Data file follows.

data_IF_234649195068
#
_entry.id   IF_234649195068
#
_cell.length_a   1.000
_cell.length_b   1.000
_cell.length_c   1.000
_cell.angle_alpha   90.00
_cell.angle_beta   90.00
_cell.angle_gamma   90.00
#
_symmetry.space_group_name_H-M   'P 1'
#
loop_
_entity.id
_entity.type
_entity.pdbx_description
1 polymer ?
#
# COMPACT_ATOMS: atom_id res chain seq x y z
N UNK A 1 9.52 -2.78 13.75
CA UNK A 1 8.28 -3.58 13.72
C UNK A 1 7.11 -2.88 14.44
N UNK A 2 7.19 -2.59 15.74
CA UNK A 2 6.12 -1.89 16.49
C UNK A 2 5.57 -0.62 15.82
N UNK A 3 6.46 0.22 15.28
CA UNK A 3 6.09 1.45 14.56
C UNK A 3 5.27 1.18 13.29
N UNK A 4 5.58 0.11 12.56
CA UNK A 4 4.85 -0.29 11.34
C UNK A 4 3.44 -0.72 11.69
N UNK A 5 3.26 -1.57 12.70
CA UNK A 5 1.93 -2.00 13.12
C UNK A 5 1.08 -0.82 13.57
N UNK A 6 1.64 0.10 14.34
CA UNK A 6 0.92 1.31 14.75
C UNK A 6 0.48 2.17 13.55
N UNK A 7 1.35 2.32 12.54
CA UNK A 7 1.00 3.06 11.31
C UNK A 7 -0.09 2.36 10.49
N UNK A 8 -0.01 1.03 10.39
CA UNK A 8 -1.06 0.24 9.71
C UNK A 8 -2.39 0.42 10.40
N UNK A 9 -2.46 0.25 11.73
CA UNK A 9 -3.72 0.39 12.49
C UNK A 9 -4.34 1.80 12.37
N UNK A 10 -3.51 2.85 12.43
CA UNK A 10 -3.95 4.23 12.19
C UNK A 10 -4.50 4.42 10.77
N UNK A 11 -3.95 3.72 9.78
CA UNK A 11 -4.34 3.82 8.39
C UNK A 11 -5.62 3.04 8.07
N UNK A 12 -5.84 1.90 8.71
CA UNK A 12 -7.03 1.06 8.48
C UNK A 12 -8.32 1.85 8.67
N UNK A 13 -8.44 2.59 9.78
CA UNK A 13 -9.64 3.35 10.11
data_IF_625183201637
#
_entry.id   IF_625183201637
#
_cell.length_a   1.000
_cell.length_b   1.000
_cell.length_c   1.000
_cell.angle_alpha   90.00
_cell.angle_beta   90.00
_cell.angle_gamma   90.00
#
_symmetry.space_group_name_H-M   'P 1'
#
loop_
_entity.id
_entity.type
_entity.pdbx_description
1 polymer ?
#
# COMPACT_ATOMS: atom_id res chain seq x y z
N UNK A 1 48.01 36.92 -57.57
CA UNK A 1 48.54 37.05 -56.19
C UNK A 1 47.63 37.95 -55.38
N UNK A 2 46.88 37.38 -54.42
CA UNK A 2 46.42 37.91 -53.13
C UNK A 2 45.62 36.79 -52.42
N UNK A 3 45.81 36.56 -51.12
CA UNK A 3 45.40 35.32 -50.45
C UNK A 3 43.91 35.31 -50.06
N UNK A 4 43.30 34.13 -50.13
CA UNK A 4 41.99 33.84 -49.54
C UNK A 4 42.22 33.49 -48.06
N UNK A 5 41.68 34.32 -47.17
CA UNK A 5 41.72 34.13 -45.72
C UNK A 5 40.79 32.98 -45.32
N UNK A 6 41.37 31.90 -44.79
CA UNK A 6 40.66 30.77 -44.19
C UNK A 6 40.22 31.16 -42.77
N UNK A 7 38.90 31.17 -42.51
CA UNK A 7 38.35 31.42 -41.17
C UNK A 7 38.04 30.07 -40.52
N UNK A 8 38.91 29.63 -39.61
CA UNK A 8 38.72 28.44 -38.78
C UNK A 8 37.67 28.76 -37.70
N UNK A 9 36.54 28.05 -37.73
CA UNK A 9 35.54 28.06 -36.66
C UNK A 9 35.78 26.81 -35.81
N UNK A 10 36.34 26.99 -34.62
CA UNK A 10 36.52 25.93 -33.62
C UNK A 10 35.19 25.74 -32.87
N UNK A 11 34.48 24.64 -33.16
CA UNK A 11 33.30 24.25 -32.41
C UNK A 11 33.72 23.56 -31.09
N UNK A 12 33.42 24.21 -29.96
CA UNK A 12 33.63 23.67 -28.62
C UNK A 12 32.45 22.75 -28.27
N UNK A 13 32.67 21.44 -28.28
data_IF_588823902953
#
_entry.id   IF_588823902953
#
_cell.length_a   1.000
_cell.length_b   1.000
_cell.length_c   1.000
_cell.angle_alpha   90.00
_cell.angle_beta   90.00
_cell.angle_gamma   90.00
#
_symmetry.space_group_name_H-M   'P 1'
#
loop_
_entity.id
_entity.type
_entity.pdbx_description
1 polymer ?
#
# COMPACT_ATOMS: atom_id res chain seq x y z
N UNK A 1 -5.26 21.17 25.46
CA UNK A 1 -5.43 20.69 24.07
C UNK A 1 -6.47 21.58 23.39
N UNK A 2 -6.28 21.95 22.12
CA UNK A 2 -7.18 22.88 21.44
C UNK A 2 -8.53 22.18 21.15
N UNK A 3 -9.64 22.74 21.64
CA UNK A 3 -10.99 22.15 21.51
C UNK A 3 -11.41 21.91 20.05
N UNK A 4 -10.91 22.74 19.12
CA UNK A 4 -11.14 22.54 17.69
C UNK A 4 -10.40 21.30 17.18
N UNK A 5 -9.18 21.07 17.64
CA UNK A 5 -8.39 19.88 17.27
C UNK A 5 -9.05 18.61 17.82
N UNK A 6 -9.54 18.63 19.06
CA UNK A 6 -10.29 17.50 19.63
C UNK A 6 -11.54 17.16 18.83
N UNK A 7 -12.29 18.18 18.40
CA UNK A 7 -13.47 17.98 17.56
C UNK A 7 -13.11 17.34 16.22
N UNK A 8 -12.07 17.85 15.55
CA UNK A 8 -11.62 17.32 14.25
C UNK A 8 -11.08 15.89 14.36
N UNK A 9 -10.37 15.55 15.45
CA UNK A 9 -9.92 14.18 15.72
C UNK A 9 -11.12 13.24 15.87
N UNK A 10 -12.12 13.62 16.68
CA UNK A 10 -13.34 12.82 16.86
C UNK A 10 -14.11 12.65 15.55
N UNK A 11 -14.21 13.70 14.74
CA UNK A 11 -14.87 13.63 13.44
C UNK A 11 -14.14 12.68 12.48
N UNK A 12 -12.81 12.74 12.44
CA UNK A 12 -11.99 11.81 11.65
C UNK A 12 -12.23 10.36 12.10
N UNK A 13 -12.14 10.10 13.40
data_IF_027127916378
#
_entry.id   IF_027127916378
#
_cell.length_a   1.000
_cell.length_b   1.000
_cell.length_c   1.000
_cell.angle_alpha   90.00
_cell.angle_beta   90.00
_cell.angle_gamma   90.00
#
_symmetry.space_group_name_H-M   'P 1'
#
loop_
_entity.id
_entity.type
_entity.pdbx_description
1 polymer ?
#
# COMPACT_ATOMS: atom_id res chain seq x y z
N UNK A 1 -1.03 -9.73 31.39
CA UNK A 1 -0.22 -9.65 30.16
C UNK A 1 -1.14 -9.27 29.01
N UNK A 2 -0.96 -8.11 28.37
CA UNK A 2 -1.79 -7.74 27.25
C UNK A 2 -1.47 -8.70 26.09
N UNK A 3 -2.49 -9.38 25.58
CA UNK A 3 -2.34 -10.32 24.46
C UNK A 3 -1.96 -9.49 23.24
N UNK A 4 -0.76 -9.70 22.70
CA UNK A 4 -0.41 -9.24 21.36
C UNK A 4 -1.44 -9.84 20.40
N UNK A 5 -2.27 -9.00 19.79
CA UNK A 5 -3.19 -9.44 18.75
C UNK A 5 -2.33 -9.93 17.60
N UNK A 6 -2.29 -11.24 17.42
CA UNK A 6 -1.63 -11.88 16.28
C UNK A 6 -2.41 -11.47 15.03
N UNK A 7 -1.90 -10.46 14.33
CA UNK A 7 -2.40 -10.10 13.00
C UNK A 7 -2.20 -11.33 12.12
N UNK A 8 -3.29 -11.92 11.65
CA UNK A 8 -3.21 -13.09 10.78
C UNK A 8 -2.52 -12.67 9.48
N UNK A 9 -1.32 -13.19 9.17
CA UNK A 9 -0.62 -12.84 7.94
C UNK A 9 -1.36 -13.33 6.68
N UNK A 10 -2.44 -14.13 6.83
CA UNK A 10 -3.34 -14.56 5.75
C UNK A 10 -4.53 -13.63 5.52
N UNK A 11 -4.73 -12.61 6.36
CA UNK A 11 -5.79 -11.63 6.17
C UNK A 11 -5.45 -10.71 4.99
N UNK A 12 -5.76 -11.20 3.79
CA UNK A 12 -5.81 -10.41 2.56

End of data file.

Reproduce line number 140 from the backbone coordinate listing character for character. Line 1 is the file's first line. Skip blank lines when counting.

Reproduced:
CA UNK A 2 -7.18 22.88 21.44